This would’ve solved the issue of spending so much time bringing everyone on board TAP and instead, where Santa Monica’s own RFID card program would be used interchangeably on Metro and Culver City’s TAP and vice-versa, Metrolink’s own RFID program could’ve been used for both TAP to connect with Metro and even with San Diego’s NCTD Coaster.

    http://en.wikipedia.org/wiki/Suica#Usage_with_other_systems

    These cards are made by the same company, Cubic, anyway; compatibility issues of different transit agencies should be possible. In that light even the San Diego Compass Card and San Francisco’s Clipper Cards can interchangeably work with TAP here in LA and vice-versa.

  29. The body of the post is clear Metro is convening a “working group” of 4 LA County Non-TAP “munis” and 4 TAP Compliant agencies to see what it would take to get the rest of the LA County agencies to commit to TAP. Once that happens EZ Pass can go on TAP as it a Metro Fare Product.

    Metrolink is more complex as it serves six SOCAL counties and each county’s transit authority or district has or is planing a smartcard fare product and Metrolink offers transfer to those agencies as well so they my need to accept 6 differernt smart card one for each county agency.

    Too bad Transit Smartcards were no statutorily required to compatible across California as the the FasTrack for bridges and toll roads were. Because of the requirement a FasTrack transceiver issued by the Bay Area MTC/Toll Authority can be used on a the NORCAL Toll Bridges and the OC Toll Roads and vice versa.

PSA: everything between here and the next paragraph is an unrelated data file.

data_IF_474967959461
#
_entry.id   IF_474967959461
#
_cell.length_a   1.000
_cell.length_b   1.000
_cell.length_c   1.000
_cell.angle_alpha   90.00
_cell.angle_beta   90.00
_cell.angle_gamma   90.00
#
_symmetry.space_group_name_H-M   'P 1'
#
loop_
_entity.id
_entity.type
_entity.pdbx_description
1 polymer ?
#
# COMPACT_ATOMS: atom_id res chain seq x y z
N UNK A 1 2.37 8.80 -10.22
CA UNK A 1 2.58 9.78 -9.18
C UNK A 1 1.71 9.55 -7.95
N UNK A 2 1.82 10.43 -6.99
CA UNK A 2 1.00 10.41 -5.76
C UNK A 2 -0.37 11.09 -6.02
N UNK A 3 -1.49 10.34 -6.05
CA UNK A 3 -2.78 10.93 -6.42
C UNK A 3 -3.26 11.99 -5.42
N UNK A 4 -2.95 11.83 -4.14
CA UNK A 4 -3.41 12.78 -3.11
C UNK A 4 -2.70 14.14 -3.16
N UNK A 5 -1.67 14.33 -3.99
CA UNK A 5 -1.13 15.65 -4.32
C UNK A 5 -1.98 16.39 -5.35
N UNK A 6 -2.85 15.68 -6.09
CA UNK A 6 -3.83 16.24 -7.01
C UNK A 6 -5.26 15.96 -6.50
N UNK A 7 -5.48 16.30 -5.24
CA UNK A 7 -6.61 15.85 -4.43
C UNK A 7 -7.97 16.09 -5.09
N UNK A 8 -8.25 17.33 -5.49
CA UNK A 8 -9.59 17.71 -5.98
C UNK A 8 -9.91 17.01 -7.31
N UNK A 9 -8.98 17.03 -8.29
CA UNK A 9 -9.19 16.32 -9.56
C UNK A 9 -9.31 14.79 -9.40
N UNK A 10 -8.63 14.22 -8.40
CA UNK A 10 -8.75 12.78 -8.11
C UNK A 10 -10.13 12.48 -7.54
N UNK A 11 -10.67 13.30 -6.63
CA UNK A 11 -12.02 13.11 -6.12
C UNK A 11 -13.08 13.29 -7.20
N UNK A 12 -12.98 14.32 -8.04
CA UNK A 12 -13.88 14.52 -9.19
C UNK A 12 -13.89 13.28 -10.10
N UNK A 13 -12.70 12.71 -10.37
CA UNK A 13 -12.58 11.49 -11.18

30. @CC – I realized after I submitted my first comment that I should have mentioned the chip, in addition to or instead of the mag stripe.

    Can a chip just be added to the EZ Pass? That way you tap where necessary, or else show the pass to the bus driver or conductor. Admittedly, I have not actually seen an EZ Pass yet – I have just started riding the bus, and will purchase my first pass this weekend. If it’s just a piece of paper, it could be reinforced or lightly laminated to protect the chip …

  31. “Many of us that you don’t see tapping do so because we have paper passes that you do not tap (e.g. EZ Pass). Otherwise, there will be many of us with valid fares that cannot access the system because we do not have TAP cards.”

    And I’m not purchasing a TAP card to participate in this debacle.

  32. @ Mark Panitz: The “zillions of other transit agencies that have turnstiles” that Steven P. refers to also staff each station. Metro does not have that budgeted in the turnstile-debacle. If Metro has to staff full time the 40-odd stations that have turnstiles, other services will have to be cut; maybe your bus?

    You really ought to ask
    Zev Yaroslavsky
    821 Kenneth Hahn Hall of Administration
    500 West Temple Street
    Los Angeles, CA 90012
    T (213) 974-3333
    F (213) 625-7360

    Because as best I can tell, you and other disabled customers of Metro are about to return to the status of second-class citizens.

  33. @Erik G.
    If budget and funding is an issue to staff people at stations, then Metro should again, follow the examples of zillions of other transit agencies on how they found other ways to earn additional revenue to hire and staff people.

    Many have brought up good ideas for this, including adding more station services and amenities like newspaper stands, convenience stores, and retailers INSIDE the station. They add more eyes for additional layer of security, it helps the local economy, it creates jobs, they bring in additional revenue to Metro in forms of rental income and profit sharing.

    For every question Metro has, places like Tokyo, Taipei, and Hong Kong has had the answers for decades. Go ask them for advice.

    Metro: “What about people with no hands?”
    Answer: “Go ask Japan, Taiwan, and Hong Kong on how they tackle with that issue”

    Metro: “They added station staff to deal with that but we don’t have funding to do this. Where is the funding going to come from?”
    Answer: “Go ask Japan, Taiwan, and Hong Kong how they found additional revenue earning opportunities to hire more staff.”

    Metro: “What about…”
    Answer: “Go ask Japan, Taiwan, and Hong Kong…”